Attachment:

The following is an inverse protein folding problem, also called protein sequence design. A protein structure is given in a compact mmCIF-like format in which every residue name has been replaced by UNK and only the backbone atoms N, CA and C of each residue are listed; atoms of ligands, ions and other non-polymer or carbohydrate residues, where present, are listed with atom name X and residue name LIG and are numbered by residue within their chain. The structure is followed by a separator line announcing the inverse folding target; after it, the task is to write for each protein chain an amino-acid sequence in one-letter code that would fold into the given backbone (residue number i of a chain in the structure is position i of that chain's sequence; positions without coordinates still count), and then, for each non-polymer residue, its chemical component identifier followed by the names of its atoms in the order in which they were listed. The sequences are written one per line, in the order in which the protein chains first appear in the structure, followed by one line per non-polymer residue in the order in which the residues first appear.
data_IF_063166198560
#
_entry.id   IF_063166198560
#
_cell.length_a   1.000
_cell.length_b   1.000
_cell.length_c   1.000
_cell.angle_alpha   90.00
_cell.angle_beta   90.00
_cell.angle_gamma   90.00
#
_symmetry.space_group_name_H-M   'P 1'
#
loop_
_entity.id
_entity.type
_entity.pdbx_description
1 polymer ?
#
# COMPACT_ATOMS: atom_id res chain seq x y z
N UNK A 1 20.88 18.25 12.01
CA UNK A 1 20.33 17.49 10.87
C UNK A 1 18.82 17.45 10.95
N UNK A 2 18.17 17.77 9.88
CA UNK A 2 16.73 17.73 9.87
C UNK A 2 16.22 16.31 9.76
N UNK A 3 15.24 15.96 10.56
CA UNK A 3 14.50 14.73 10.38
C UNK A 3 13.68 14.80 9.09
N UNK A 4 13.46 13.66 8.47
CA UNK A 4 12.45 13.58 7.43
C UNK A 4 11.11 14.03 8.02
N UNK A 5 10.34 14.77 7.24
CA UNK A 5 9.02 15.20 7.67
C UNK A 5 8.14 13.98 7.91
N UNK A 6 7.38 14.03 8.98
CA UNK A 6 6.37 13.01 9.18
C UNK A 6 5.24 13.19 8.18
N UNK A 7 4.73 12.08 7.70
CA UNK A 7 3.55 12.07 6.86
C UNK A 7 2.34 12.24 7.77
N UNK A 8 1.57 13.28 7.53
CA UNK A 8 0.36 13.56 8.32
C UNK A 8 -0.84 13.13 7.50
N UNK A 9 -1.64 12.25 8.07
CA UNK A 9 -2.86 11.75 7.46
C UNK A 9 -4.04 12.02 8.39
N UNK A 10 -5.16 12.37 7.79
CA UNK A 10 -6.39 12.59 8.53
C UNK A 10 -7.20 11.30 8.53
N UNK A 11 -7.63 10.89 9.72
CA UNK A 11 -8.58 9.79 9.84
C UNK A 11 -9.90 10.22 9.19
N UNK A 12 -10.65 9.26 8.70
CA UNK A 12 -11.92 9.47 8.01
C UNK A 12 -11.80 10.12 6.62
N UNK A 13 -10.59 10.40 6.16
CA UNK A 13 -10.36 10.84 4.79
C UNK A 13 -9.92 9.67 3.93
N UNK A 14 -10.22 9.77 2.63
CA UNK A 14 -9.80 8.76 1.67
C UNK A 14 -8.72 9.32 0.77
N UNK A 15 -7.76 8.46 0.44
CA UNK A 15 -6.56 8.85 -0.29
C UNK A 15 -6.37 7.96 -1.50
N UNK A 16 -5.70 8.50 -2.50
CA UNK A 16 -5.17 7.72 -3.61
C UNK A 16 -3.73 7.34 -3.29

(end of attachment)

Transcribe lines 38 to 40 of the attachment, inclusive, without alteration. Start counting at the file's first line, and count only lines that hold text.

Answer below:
CA UNK A 6 6.37 13.01 9.18
C UNK A 6 5.24 13.19 8.18
N UNK A 7 4.73 12.08 7.70